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Case: 19-2131 Document: 67 Page: 1 Filed: 08/28/2020 United States Court of Appeals for the Federal Circuit ______________________ OMG, INC., Plaintiff-Appellee v. UNITED STATES, Defendant-Appellant MID CONTINENT STEEL & WIRE, INC., Defendant-Appellee ______________________ 2019-2131 ______________________ Appeal from the United States Court of International Trade in No. 1:17-cv-00036-GSK, Judge Gary S. Katzmann. ______________________ Decided: August 28, 2020 ______________________ NED H. MARSHAK, Grunfeld, Desiderio, Lebowitz, Silverman & Klestadt LLP, New York, NY, argued for plaintiff-appellee. Also represented by DAVID M. MURPHY; KAVITA MOHAN, ANDREW THOMAS SCHUTZ, Washington, DC. SOSUN BAE, Commercial Litigation Branch, Civil Division, United States Department of Justice, Washington, DC, argued for defendant-appellant. Also represented by Case: 19-2131 Document: 67 Page: 2 OMG, INC. 2 Filed: 08/28/2020 v. UNITED STATES ETHAN P. DAVIS, JEANNE DAVIDSON, PATRICIA M. MCCARTHY; NIKKI KALBING, Office of the Chief Counsel for Trade Enforcement and Compliance, United States Department of Commerce, Washington, DC. ADAM H. GORDON, The Bristol Group PLLC, Washington, DC, for defendant-appellee. Also represented by PING GONG. ______________________ Before PROST, Chief Judge, MOORE and STOLL, Circuit Judges. STOLL, Circuit Judge. The Government appeals a decision of the United States Court of International Trade affirming a remand determination of the United States Department of Commerce. Commerce originally determined that imports of certain masonry anchors are within the scope of relevant antidumping and countervailing duty orders. On appeal, the Court of International Trade concluded that Commerce’s original scope ruling was contrary to law and the anchors were outside the scope of the orders, remanding to Commerce for reconsideration. On remand, Commerce determined under protest that the subject anchors are not within the scope of the relevant orders. The Court of International Trade affirmed Commerce’s remand determination. We affirm. BACKGROUND Domestic industry participants believing that “a class or kind of foreign merchandise is being, or is likely to be, sold in the United States at less than its fair value” may petition Commerce to impose antidumping duties on importers of foreign merchandise. 19 U.S.C. §§ 1673, 1673a(b). If Commerce determines that the subject foreign merchandise is being, or is likely to be, sold in the United States at less than its fair value, and the International Case: 19-2131 OMG, INC. Document: 67 v. UNITED STATES Page: 3 Filed: 08/28/2020 3 Trade Commission (ITC) determines that an industry in the United States has been materially injured or is threatened with material injury, Commerce will issue an antidumping duty order. Id. §§ 1673, 1673e(a). The antidumping duty order “includes a description of the subject merchandise, in such detail as [Commerce] deems necessary.” Id. § 1673e(a)(2). Similarly, domestic industry participants believing that a government or public entity within a foreign country is providing a countervailable subsidy for a class or kind of merchandise that is imported, sold, or likely to be sold into the United States may petition Commerce to impose countervailing duties on such merchandise. Id. §§ 1671(a), 1671a(b). If Commerce determines that a countervailable subsidy is being provided to such merchandise and the ITC determines that an industry in the United States has been materially injured or is threatened with material injury, Commerce will issue a countervailing duty order. Id. §§ 1671(a), 1671e(a). Like an antidumping order, a countervailing duty order “includes a description of the subject merchandise, in such detail as [Commerce] deems necessary.” Id. § 1671e(a)(2). After an antidumping or countervailing duty order has issued, “[a]ny interested party may apply for a ruling as to whether a particular product is within the scope of an order.” 19 C.F.R. § 351.225(c)(1). In 2014, Mid Continent Steel & Wire, Inc. filed a petition with Commerce requesting the imposition of antidumping and countervailing duties on imports of certain steel nails from India, the Republic of Korea, Malaysia, the Sultanate of Oman, Taiwan, the Republic of Turkey, and the Socialist Republic of Vietnam. In 2015, Commerce issued antidumping and countervailing duty orders based on Mid Continent’s petition. See Certain Steel Nails from the Socialist Republic of Vietnam: Countervailing Duty Order (“Countervailing Duty Order”), 80 Fed. Reg. 41,006 (Dep’t of Commerce July 14, 2015); Certain Steel Nails from the Republic of Korea, Malaysia, the Sultanate of Oman, Case: 19-2131 4 Document: 67 Page: 4 OMG, INC. Filed: 08/28/2020 v. UNITED STATES Taiwan, and the Socialist Republic of Vietnam: Antidumping Duty Orders (“Antidumping Duty Order”), 80 Fed. Reg. 39,994 (Dep’t of Commerce July 13, 2015) (collectively, “the Orders”). As relevant here, the Orders cover: certain steel nails having a nominal shaft length not exceeding 12 inches. Certain steel nails include, but are not limited to, nails made from round wire and nails that are cut from flat-rolled steel. Certain steel nails may be of one piece construction or constructed of two or more pieces. Certain steel nails may be produced from any type of steel, and may have any type of surface finish, head type, shank, point type and shaft diameter. Finishes include, but are not limited to, coating in vinyl, zinc (galvanized, including but not limited to electroplating or hot dipping one or more times), phosphate, cement, and paint. Certain steel nails may have one or more surface finishes. Head styles include, but are not limited to, flat, projection, cupped, oval, brad, headless, double, countersunk, and sinker. Shank styles include, but are not limited to, smooth, barbed, screw threaded, ring shank and fluted. Screw-threaded nails subject to this proceeding are driven using direct force and not by turning the nail using a tool that engages with the head. Point styles include, but are not limited to, diamond, needle, chisel and blunt or no point. Countervailing Duty Order, 80 Fed. Reg. at 41,006 (emphasis added to disputed language) (footnote omitted); see also Antidumping Duty Order, 80 Fed. Reg. at 39,995 (same). The Orders set out several exclusions, but they do not expressly exclude anchors. OMG, Inc. imports zinc masonry anchors from Vietnam. OMG’s anchors consist of two components: a zinc alloy body and a zinc-plated steel pin. The anchors are Case: 19-2131 OMG, INC. Document: 67 v. UNITED STATES Page: 5 Filed: 08/28/2020 5 designed to attach termination bars to concrete or masonry walls. Installing OMG’s zinc anchors requires predrilling a hole with a diameter that matches the shank diameter of the anchor and is at least half an inch deeper than the anchor embedment. J.A. 53. The anchor is then inserted into the predrilled hole and “tap[ped] lightly” with a hammer “until [the] head of [the] anchor body is set gently against the termination bar.” J.A. 54. To complete installation, the hammer is used to drive the head of the steel pin flush with the head of the anchor body, thereby expanding the anchor body in the predrilled hole to fix the anchor in place. See J.A. 29, 54. In 2016, OMG submitted a scope ruling request to Commerce asking that Commerce find its zinc anchors outside the scope of the Orders. Commerce determined that “OMG’s anchors should not be considered a ‘composite good,’ but rather a single item.” J.A. 504. Examining the Orders’ scope language, Commerce found it “unambiguous as to whether zinc anchors can be classified as subject merchandise” and concluded that “the inclusion of the anchors is stated clearly.” J.A. 502. Focusing on the steel pin, Commerce reasoned that “[t]he galvanized pin is a steel nail with a body or attachment. By this logic, OMG’s zinc anchors are, in fact, a steel nail with two components, which matches the plain description of the scope covering certain steel nails of two or more components plated in zinc.” Id. In reaching this conclusion, Commerce noted “the identical function of both steel nails and steel pins as fasteners, and [that] each is installed into position with the use of a hammer.” J.A. 503. Commerce further concluded that the factors enumerated in 19 C.F.R. § 351.225(k)(1) supported its conclusion. Accordingly, Commerce issued a final scope ruling determining that OMG’s anchors are within the scope of the Orders. OMG challenged Commerce’s final scope ruling before the Court of International Trade (CIT). The CIT agreed with Commerce that the Orders’ scope language is Case: 19-2131 6 Document: 67 Page: 6 OMG, INC. Filed: 08/28/2020 v. UNITED STATES unambiguous and noted that the plain meaning of the language of the Orders therefore governed its determination as to whether OMG’s anchors were within the Orders’ scope. OMG, Inc. v. United States, 321 F. Supp. 3d 1262, 1268 (Ct. Int’l Trade 2018). Considering the plain meaning of the term “nail,” the CIT consulted several dictionary definitions, which it determined “present a ‘single clearly defined or stated meaning’: a slim, usually pointed object used as a fastener designed for impact insertion.” Id. at 1268–69 (citation omitted). The CIT then reasoned that OMG’s anchors are unambiguously outside the scope of the Orders because they are not nails within the plain meaning of the word. Id. at 1269. Specifically, OMG’s anchors are “not inserted by impact into the materials to be fastened.” Id. The CIT faulted Commerce for simultaneously “mak[ing] its determination based upon the steel pin” and acknowledging in its final scope ruling that OMG’s anchors are unitary articles of commerce. Id. The CIT noted that the parties did not dispute that “the steel pin fits within the common definition of a nail.” Id. But that was not the relevant question—rather, because the anchors are unitary articles, “the entire product, not just a component part, must be defined as a nail to fall within the scope of the [O]rders.” Id. Accordingly, the CIT “remand[ed] to Commerce for further consideration consistent with [its] opinion.” Id. On remand, Commerce found “that OMG’s zinc anchors fall outside the scope of the Orders, but” issued its “remand redetermination under respectful protest.” J.A. 518. The CIT affirmed Commerce’s remand determination. The Government appeals. We have jurisdiction pursuant to 28 U.S.C. § 1295(a)(5). DISCUSSION The Government argues that the CIT erred in concluding that OMG’s anchors are outside the scope of the Orders. According to the Government, the plain language of the Case: 19-2131 OMG, INC. Document: 67 v. UNITED STATES Page: 7 Filed: 08/28/2020 7 Orders covering nails “constructed of two or more pieces” unambiguously includes OMG’s anchors. We disagree. We review decisions of the CIT de novo, applying the same standard used by the CIT in considering Commerce’s determination. Union Steel v. United States, 713 F.3d 1101, 1106 (Fed. Cir. 2013) (citing Dongbu Steel Co. v. United States, 635 F.3d 1363, 1369 (Fed. Cir. 2011)). “When reviewing antidumping duty scope rulings, we apply the same substantial evidence standard of review as does the CIT.” Meridian Prods., LLC v. United States, 890 F.3d 1272, 1277 (Fed. Cir. 2018) (citing Shenyang Yuanda Aluminum Indus. Eng’g Co. v. United States, 776 F.3d 1351, 1354 (Fed. Cir. 2015)). At the same time, we give “great weight” to the informed view of the CIT. Quiedan Co. v. United States, 927 F.3d 1328, 1330 (Fed. Cir. 2019) (quoting Nan Ya Plastics Corp. v. United States, 810 F.3d 1333, 1341 (Fed. Cir. 2016)). “[T]he first step in a scope ruling proceeding is to determine whether the governing language is in fact ambiguous.” ArcelorMittal Stainless Belgium N.V. v. United States, 694 F.3d 82, 87 (Fed. Cir. 2012). “If it is not ambiguous, the plain meaning of the language governs.” Id. But “[i]f the language is ambiguous, Commerce must next consider the regulatory history, as contained in the so-called ‘(k)(1) materials.’” Mid Continent Nail Corp. v. United States, 725 F.3d 1295, 1302 (Fed. Cir. 2013) (first citing 19 C.F.R. § 351.225(k)(1); then citing Tak Fat Trading Co. v. United States, 396 F.3d 1378, 1382–83 (Fed. Cir. 2005); and then citing Duferco Steel, Inc. v. United States, 296 F.3d 1087, 1097 n.14 (Fed. Cir. 2002)). “If the (k)(1) materials are not dispositive, Commerce then considers the (k)(2) criteria . . . .” Id. (first citing 19 C.F.R. § 351.225(k)(2); and then citing Walgreen Co. of Deerfield, Ill. v. United States, 620 F.3d 1350, 1352 (Fed. Cir. 2010)). Thus, we first address whether the scope language “nails . . . constructed of two or more pieces” is ambiguous. Case: 19-2131 8 Document: 67 Page: 8 OMG, INC. Filed: 08/28/2020 v. UNITED STATES Although the parties reach different conclusions regarding the ultimate issue of whether this language includes OMG’s anchors, they both contend that this language is not ambiguous. The CIT agreed, holding that “‘nail’ is an unambiguous term.” OMG, 321 F. Supp. 3d at 1269. “[T]he question of whether the unambiguous terms of a scope control the inquiry, or whether some ambiguity exists, is a question of law that we review de novo.” Meridian Prods. LLC v. United States, 851 F.3d 1375, 1382 (Fed. Cir. 2017) (citing Allegheny Bradford Corp. v. United States, 342 F. Supp. 2d 1172, 1183 (Ct. Int’l Trade 2004)). Here, we agree with Commerce, the CIT, and the parties that the term “nails . . . constructed of two or more pieces” is unambiguous. We appreciate that the language of the Orders may not unambiguously define the universe of “nails . . . constructed of two or more pieces” in every context. For instance, considering injury to domestic industry, the ITC identified several examples of nails “produced from two or more pieces.” J.A. 339. Seemingly straightforward examples include “a nail with a decorative head, such as an upholstery nail” and “a nail with a large thin attached head”—products in which two parts together form a nail. Id. Less clear-cut because it includes a nail and some additional item is the ITC’s example of “a nail with a rubber or neoprene washer assembled over its shaft (to seal the nail-hole in metal or fiberglass roofing, or siding).” Id. But we need not determine at this time whether the ITC appropriately concluded that all of these examples are, in fact, nails constructed of two or more pieces, because we consider ambiguity in the context of the merchandise at issue in this case. See 19 C.F.R. § 351.225(a) (“‘[S]cope rulings’ . . . clarify the scope of an order or suspended investigation with respect to particular products.”). Indeed, “the primary purpose of an antidumping order is to place foreign exporters on notice of what merchandise is subject to duties.” ArcelorMittal, 694 F.3d at 88. Thus, for purposes Case: 19-2131 OMG, INC. Document: 67 v. UNITED STATES Page: 9 Filed: 08/28/2020 9 of this appeal, we consider ambiguity of the Orders’ scope language in the context of anchors. We agree with the CIT, OMG, and the Government that the scope language “nails . . . constructed of two or more pieces” is unambiguous in this context. The language requires one or more pieces that form a nail. No party appears to dispute that for purposes of the Orders, “nails” are fasteners designed for impact insertion. See Appellant’s Br. 19–22 (taking issue with every aspect of the CIT’s definition for “nail” other than its use as a fastener and its design for “impact insertion”); Appellee’s Br. 34 (defining “nail” as “a slender piece of metal with a point at one end that is driven into construction materials by impact” (citations omitted)). This understanding is sufficient to allow us to address the next step in the analysis: whether OMG’s anchors meet the unambiguous scope language “nails . . . constructed of two or more pieces.” “The question of whether a product meets the unambiguous scope terms presents a question of fact reviewed for substantial evidence.” Meridian Prods., 851 F.3d at 1382 (citing Novosteel SA v. United States, 284 F.3d 1261, 1269 (Fed. Cir. 2002)). “Substantial evidence is ‘such relevant evidence as a reasonable mind might accept as adequate to support a conclusion.’” Id. at 1381 (quoting Eckstrom Indus., Inc. v. United States, 254 F.3d 1068, 1071 (Fed. Cir. 2001)). We agree with the CIT that substantial evidence does not support Commerce’s original conclusion that OMG’s anchors are nails constructed of two or more pieces. On the other hand, substantial evidence supports Commerce’s conclusion on remand that OMG’s anchors fall outside the scope of the Orders. Though OMG’s anchors are constructed of two or more pieces, they are not nails. As an initial matter, we agree with both Commerce and the CIT that OMG’s anchors should be treated as unitary items. J.A. 504 (“OMG’s anchors should not be considered a ‘composite good,’ but Case: 19-2131 10 Document: 67 Page: 10 OMG, INC. Filed: 08/28/2020 v. UNITED STATES rather a single item.”); OMG, 321 F. Supp. 3d at 1269 (“OMG’s zinc anchor is a unitary article of commerce.”). Considering OMG’s anchors as unitary items, no reasonable person could conclude that OMG’s anchors are nails because unlike nails, OMG’s anchors are not designed for impact insertion. Rather, OMG’s anchors require a predrilled hole at least half an inch deeper than the anchor embedment with a diameter matching the shank diameter of the anchor. To fasten “termination bars to concrete or masonry walls, [OMG’s] [z]inc [a]nchors are inserted into predrilled holes,” and “then installed with a hammer, which is used to drive the steel pin, thereby expanding the zinc body in the predrilled hole.” J.A. 29. Expansion of the zinc body against the interior of the pre-drilled hole fixes the anchor in place, thereby fastening the termination bar to the wall. Though nails and OMG’s anchors are both installed with the use of a hammer, unlike nails, OMG’s anchors are not driven by impact through the materials to be fastened. We further conclude that Commerce’s original decision that OMG’s anchors are unambiguously within the scope of the Orders is contrary to law and not supported by substantial evidence because Commerce failed to consider the relevant question. Commerce based its conclusion that OMG’s anchors are “nails . . . constructed of two or more pieces” on the steel pin component of OMG’s anchors when it should instead have considered OMG’s anchors as unitary articles of commerce. See, e.g., J.A. 502 (“The galvanized pin is a steel nail with a body or attachment. By this logic, OMG’s zinc anchors are, in fact, a steel nail with two components.”). Commerce’s focus on the steel pin runs contrary to both its determination that OMG’s anchors should be considered “a single item” and the Orders’ plain scope language. J.A. 504. Indeed, the Orders cover “nails . . . constructed of two or more pieces,” not fasteners of two or more pieces, one of which is a nail. Countervailing Duty Case: 19-2131 OMG, INC. Document: 67 v. UNITED STATES Page: 11 Filed: 08/28/2020 11 Order, 80 Fed. Reg. at 41,006; Antidumping Duty Order, 80 Fed. Reg. at 39,995. During oral argument, the Government also asserted that the Orders’ scope unambiguously includes OMG’s anchors because the tariff classification subheading covering OMG’s anchors, Harmonized Tariff Schedule of the United States (HTSUS) Subheading 7907.00.60.00, is specifically included in the language of the Orders. See Oral Arg. at 3:44–5:03, http://oralarguments.cafc.uscourts.gov/default.aspx?fl=19-2131.mp3. The Orders state: “Certain steel nails subject to this order also may be classified under HTSUS subheadings 7907.00.60.00, 8206.00.00.00 or other HTSUS subheadings.” Countervailing Duty Order, 80 Fed. Reg. at 41,007; Antidumping Duty Order, 80 Fed. Reg. at 39,995. But contrary to the Government’s argument, the Orders’ inclusion of “[c]ertain steel nails . . . classified under HTSUS subheading[] 7907.00.60.00” does not sweep in all products classified under subheading 7907.00.60.00, which broadly covers “Other articles of zinc: Other.” The plain language of the Orders limits covered products classified under subheading 7907.00.60.00 to “certain steel nails.” Indeed, it is easy to imagine zinc products that are not steel nails (such as a zinc key ring) that may nonetheless fall within subheading 7907.00.60.00. Classification of OMG’s anchors under subheading 7907.00.60.00 does not make OMG’s anchors nails any more than classification under subheading 7907.00.60.00 would make a key ring a nail. Accordingly, classification of OMG’s anchors under subheading 7907.00.60.00 does not support the conclusion that OMG’s anchors are unambiguously within the scope of the Orders. Though it is not dispositive in view of our analysis above, we are compelled to address the Government’s argument that the CIT’s reliance on dictionary definitions to determine the plain meaning of the word “nail” was improper and impermissibly changed the scope of the Orders. As a threshold matter, the CIT may consult dictionary Case: 19-2131 12 Document: 67 Page: 12 OMG, INC. Filed: 08/28/2020 v. UNITED STATES definitions to assist in determining the plain meaning of a term in an antidumping or countervailing duty order. See Smith Corona Corp. v. United States, 915 F.2d 683, 686 (Fed. Cir. 1990) (explaining that “the scope of a final order” may be “clarified,” but not “changed in a way contrary to its terms”); NEC Corp. v. Dep’t of Commerce, 74 F. Supp. 2d 1302, 1307 (Ct. Int’l Trade 1999) (“In determining the common meaning of a term, courts may and do consult dictionaries, scientific authorities, and other reliable sources of information including testimony of record.” (citation omitted)); see also Meridian Prods., 851 F.3d at 1381 n.7 (adopting dictionary definition of “unambiguous” as the standard for determining whether the scope terms of an antidumping or countervailing duty order are unambiguous); cf. Medline Indus., Inc. v. United States, 62 F.3d 1407, 1409 (Fed. Cir. 1995) (explaining, in the tariff classification context, that “[t]ariff terms are construed in accordance with their common and popular meaning, and in construing such terms the court may rely upon its own understanding, dictionaries and other reliable sources.” (citing Marubeni Am. Corp. v. United States, 35 F.3d 530 (Fed. Cir. 1994)); Mita Copystar Am. v. United States, 21 F.3d 1079, 1082 (Fed. Cir. 1994) (“A court may rely upon its own understanding of terms used, and may consult standard lexicographic and scientific authorities, to determine the common meaning of a tariff term.” (citations omitted)). Indeed, the Government conceded as much at oral argument. See Oral Arg. at 41:47–42:44. Moreover, we do not agree that the CIT in this case used dictionary definitions inconsistently with the Orders’ scope language. Though some of the dictionary definitions the CIT considered are, indeed, narrower than the Orders’ scope language, the CIT did not rest its conclusion on these differences. As the Government notes, the scope language is broader than the definitions the CIT considered in that the scope language includes nails with blunt or no points, nails of any shaft diameter, and nails constructed of two or Case: 19-2131 OMG, INC. Document: 67 Page: 13 v. UNITED STATES Filed: 08/28/2020 13 more pieces. But the CIT did not conclude that OMG’s anchors are not nails because they are blunt, have a particular shaft diameter, or include two or more pieces. Rather, consistent with our analysis above, the CIT held that OMG’s anchors are not nails because the dictionary definitions “define a nail as a fastener inserted by impact into the materials to be fastened,” and “[t]he “merchandise at issue is not inserted by impact into the materials to be fastened.” OMG, 321 F. Supp. 3d at 1269. Accordingly, the CIT did not err in relying on dictionary definitions. Having concluded that OMG’s anchors are unambiguously outside the scope of the Orders, that Commerce’s remand decision is supported by substantial evidence, and that Commerce’s original decision to the contrary is not supported by substantial evidence, we need not address the Government’s argument that the (k)(1) sources support Commerce’s determination. See Meridian Prods., 890 F.3d at 1277 (“If the scope is unambiguous, it governs.” (quoting Meridian Prods., 851 F.3d at 1381)). CONCLUSION We have considered the parties’ remaining arguments and do not find them persuasive. For the foregoing reasons, we affirm the decision of the CIT. AFFIRMED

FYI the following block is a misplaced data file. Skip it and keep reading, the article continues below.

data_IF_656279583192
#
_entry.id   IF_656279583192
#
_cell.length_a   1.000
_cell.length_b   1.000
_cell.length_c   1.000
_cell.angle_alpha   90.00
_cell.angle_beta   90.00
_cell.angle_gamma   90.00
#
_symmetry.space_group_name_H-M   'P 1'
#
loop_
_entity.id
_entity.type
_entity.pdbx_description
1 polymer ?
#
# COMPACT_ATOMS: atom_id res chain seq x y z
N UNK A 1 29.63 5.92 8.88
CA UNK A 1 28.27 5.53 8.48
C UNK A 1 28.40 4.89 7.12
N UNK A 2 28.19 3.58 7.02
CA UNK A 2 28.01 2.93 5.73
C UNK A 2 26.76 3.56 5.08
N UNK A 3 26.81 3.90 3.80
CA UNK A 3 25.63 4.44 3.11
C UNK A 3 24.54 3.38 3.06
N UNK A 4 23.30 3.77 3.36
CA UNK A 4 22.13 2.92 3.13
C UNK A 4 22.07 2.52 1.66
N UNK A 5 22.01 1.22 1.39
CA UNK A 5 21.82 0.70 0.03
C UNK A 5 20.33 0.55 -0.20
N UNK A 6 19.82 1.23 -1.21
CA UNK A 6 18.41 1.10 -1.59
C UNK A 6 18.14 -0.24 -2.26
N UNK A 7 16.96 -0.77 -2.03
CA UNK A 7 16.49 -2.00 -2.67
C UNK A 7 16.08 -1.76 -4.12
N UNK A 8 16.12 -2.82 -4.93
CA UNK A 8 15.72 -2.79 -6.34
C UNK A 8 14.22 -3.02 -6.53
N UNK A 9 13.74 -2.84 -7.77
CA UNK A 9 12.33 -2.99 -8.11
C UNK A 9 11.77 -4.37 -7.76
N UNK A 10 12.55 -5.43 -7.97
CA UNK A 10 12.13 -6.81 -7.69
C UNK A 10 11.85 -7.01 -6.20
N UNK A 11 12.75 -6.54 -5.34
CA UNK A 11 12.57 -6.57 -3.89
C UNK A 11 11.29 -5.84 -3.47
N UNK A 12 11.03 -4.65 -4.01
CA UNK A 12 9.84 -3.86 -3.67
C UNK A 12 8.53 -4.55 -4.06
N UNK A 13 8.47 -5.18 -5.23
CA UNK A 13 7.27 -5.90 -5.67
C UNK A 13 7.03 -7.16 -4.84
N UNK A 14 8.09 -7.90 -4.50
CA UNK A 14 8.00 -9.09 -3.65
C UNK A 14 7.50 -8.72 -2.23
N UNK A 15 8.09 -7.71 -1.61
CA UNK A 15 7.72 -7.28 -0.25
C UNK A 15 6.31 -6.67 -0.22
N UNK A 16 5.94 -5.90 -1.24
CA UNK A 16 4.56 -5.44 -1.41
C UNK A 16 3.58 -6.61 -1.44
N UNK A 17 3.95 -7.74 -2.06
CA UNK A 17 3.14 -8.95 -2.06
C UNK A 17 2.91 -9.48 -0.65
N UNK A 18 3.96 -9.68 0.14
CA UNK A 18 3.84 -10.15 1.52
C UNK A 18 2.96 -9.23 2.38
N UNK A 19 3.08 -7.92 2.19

Primary Holding
Federal Circuit affirms that zinc masonry anchors are outside the scope of a duty order covering imports of certain steel nails.